Recent Changes to JavaScript -> Node.js
timmy_i_chen (1066)

Recent Changes to JavaScript -> NodeJS

We recently made a change that redirected new JavaScript repls to create Node.js repls instead. We recognize that this behavior may come as a surprise, and may cause some frustration when using with JavaScript. In this post, we'd like to provide our reasons for making this change, and give workarounds for those who require Browser JavaScript for their work.

At, we strive to provide the best experience for our users. To a beginner learning JavaScript, there may not be a big difference between using JavaScript and Node.js, as far as the language itself goes. However, on, there are a few key features that make using Node.js the preferred environment:

  1. Package Support: Node.js supports npm package searching and installing on the fly. You can search for any package and add it to your project, generating a package.json file for you, where you can then import it into your program. More on that in our packager announcement.

  2. Consistency: When using our Browser JavaScript repl, it uses whatever flavor of JavaScript your browser is using. This means that a Browser JS repl run on one machine may not run on a different machine, or it may behave differently. However, with Node.js repls, since it runs on a VM in the cloud, behavior is guaranteed to be consistent across browsers and programming sessions. Furthermore, you can safely share it with others, knowing that their experience will be identical to yours.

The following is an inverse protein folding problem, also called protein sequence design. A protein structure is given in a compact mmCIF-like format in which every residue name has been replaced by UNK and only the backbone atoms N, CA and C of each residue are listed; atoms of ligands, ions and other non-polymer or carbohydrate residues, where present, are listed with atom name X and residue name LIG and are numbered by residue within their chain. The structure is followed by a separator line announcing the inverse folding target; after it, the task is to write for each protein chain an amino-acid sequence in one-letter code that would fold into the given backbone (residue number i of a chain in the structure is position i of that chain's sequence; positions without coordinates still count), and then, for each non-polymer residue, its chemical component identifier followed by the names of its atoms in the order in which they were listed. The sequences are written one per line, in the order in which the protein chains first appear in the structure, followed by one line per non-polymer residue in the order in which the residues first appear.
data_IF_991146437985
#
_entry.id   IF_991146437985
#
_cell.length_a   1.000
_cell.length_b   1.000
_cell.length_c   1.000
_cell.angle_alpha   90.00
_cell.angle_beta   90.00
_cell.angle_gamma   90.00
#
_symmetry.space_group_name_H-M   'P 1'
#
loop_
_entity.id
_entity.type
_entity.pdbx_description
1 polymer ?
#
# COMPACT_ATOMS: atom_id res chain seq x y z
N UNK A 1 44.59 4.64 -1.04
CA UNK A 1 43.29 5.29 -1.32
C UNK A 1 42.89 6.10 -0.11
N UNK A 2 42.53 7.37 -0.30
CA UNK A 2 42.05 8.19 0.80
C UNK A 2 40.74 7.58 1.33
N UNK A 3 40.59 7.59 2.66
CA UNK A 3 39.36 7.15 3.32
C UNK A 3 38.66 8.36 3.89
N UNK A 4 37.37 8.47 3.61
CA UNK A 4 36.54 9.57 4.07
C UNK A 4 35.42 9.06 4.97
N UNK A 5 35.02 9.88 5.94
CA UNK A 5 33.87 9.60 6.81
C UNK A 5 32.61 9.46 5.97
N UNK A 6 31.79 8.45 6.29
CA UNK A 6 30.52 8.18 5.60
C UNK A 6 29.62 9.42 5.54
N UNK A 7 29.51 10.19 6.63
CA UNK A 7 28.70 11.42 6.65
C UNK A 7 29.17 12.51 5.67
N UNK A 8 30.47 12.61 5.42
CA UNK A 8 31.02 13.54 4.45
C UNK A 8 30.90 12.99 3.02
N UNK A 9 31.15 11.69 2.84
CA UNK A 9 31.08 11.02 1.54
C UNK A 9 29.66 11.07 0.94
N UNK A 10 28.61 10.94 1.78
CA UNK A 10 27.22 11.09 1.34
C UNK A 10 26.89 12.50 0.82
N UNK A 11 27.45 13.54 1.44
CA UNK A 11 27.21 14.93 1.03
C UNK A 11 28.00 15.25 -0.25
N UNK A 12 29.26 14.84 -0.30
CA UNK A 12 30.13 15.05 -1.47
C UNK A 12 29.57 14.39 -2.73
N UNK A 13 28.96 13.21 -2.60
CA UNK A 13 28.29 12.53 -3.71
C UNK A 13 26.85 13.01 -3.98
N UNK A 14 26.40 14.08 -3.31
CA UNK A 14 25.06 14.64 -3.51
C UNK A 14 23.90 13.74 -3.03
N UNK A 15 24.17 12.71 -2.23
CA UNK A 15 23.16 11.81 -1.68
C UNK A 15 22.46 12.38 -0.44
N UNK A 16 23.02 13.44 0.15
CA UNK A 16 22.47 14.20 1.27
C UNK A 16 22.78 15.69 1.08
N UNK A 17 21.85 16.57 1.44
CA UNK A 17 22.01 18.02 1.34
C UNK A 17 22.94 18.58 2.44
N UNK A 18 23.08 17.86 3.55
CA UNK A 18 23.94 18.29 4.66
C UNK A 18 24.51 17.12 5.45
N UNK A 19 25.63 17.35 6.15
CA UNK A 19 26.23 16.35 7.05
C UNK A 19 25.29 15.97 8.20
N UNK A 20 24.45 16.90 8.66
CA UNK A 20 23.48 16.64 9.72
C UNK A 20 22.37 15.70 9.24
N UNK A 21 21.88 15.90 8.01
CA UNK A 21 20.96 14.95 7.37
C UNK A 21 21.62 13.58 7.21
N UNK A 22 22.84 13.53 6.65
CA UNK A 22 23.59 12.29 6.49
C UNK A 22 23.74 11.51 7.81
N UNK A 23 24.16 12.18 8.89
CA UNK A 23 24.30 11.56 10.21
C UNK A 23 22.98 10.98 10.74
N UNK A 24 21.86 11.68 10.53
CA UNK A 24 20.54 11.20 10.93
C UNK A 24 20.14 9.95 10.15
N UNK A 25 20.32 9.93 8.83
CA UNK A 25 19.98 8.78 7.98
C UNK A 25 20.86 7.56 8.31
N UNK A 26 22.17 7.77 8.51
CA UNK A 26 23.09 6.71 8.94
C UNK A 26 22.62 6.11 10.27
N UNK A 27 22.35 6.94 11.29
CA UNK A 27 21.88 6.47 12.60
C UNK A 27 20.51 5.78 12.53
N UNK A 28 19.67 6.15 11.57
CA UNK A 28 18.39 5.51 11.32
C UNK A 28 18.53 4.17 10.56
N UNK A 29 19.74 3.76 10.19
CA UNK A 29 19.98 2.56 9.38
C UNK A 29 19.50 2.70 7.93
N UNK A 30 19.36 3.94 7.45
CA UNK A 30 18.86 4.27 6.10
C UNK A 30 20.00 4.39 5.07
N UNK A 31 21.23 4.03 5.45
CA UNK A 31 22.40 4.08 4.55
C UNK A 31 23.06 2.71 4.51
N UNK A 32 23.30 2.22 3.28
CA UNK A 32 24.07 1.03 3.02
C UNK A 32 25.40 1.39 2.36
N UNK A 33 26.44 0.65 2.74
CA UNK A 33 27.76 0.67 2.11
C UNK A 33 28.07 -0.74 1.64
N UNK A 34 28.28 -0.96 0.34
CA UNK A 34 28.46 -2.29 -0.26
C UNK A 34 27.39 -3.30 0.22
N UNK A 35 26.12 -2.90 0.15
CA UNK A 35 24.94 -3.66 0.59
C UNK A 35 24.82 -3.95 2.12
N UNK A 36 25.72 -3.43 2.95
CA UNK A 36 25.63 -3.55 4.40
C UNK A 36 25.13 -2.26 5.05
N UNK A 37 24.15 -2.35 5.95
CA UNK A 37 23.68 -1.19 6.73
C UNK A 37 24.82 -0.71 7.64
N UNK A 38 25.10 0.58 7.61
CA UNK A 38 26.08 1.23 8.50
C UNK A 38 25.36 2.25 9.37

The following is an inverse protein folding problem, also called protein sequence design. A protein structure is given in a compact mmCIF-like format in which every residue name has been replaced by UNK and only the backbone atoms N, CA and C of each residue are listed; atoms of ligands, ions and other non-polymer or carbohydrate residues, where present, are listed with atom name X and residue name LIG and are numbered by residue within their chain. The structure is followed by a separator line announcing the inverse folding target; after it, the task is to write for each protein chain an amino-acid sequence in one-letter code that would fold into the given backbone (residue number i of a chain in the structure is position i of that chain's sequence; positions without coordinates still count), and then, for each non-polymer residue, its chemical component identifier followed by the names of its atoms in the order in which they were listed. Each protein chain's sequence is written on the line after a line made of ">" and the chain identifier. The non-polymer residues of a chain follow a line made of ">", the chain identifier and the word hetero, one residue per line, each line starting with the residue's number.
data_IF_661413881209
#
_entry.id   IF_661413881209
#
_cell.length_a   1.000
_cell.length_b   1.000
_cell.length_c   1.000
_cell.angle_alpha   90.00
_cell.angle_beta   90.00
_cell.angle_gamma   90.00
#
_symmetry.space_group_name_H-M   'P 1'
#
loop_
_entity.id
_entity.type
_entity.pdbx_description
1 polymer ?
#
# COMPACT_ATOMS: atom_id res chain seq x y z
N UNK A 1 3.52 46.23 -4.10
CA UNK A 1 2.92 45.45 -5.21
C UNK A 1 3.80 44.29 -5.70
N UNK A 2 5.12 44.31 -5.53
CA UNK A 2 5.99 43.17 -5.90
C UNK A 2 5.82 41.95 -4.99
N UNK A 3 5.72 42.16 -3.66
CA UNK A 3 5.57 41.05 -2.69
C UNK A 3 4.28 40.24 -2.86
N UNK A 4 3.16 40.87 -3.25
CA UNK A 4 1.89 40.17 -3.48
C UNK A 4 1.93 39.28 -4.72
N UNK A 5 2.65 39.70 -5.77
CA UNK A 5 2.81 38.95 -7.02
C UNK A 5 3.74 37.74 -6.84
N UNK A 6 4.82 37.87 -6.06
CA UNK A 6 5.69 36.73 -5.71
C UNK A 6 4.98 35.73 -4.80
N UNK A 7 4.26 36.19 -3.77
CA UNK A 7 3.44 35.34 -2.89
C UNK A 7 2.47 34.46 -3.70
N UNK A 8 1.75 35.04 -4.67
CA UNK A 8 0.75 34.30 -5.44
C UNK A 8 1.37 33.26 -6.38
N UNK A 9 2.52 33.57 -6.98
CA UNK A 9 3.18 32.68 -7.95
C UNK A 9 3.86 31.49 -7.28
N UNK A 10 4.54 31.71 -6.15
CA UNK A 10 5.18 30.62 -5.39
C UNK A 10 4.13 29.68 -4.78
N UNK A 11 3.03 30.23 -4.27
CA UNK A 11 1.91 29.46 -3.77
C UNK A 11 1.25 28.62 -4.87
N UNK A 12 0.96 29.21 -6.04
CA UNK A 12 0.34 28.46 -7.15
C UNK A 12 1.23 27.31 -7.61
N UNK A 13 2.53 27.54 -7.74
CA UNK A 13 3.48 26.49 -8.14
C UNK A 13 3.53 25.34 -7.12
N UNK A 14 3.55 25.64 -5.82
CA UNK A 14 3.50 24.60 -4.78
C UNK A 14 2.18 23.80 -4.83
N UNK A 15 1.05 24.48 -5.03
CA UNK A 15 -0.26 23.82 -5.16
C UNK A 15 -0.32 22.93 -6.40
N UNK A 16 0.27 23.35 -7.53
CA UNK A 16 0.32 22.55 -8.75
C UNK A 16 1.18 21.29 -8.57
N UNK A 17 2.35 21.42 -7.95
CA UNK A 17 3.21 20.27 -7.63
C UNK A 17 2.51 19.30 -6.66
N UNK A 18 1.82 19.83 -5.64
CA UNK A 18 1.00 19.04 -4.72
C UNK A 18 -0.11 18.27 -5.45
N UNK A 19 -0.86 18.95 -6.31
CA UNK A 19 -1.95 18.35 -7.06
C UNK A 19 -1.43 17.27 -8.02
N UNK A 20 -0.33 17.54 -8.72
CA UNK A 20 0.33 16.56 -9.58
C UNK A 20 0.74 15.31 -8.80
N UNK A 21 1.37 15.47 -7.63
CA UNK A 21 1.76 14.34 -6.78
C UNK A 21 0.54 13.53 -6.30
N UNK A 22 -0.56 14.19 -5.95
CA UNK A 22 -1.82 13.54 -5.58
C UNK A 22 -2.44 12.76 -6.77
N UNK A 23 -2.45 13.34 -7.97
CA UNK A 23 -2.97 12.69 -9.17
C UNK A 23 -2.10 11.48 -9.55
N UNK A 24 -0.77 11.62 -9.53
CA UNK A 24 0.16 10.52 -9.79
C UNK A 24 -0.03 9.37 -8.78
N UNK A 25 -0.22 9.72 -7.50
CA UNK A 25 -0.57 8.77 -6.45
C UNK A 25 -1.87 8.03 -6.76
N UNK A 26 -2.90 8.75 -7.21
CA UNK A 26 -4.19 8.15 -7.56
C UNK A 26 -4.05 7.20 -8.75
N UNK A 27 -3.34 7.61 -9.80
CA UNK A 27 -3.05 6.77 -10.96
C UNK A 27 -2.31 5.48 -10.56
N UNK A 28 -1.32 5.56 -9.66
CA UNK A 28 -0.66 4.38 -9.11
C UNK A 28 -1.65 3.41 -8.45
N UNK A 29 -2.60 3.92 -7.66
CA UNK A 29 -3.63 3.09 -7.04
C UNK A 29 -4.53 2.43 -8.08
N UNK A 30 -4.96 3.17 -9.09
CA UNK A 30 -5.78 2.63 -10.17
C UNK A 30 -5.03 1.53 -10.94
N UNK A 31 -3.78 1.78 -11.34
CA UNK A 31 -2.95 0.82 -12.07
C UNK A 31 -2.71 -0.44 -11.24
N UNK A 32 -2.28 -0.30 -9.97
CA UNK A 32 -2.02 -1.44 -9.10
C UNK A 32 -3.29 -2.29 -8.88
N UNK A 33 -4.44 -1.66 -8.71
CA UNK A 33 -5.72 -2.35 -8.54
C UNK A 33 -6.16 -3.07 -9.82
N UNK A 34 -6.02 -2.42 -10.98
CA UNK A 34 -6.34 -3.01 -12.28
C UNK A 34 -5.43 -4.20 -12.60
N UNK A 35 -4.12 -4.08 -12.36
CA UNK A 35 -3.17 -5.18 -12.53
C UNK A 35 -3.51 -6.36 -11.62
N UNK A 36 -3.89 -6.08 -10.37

3. File Management: Node.js repls allow for users to create files and folders and interact with them, whereas browser JavaScript repls don't. This allows for more versatility in the programs you create, and for more growth in your learning.

  4. Infinite Loop Protection: Finally, if you accidentally write an infinite loop (we've all been there), your browser won't be locked up, since the code is not running on your machine.

So what happens if you need the web browser API, or if you need to test JavaScript that will run in the browser? You can create HTML repls to achieve that. The added benefit of using HTML repls is that you can search and import packages such as jquery, lodash, or moment.js, and then test out those functions within your script.js file. You still have a repl to interact with in the console tab.

One thing you might miss from the JavaScript REPL is the prompt API. While we know that prompt is convenient, it's considered an antiquated API and its use in modern web development is generally frowned upon. If you'd like to do I/O in the node.js REPL you can do so using the readline-sync package which we pre-include in our Node.js image. You can try an example here:

We made this change because we believe it will be beneficial to users, both new and old. We welcome any feedback in the comments below, and we look forward to working with you in the future to create awesome projects.

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themaka (181)

@jmmarco We understand it may not be what everyone wants, but for now you can fork this JS repl: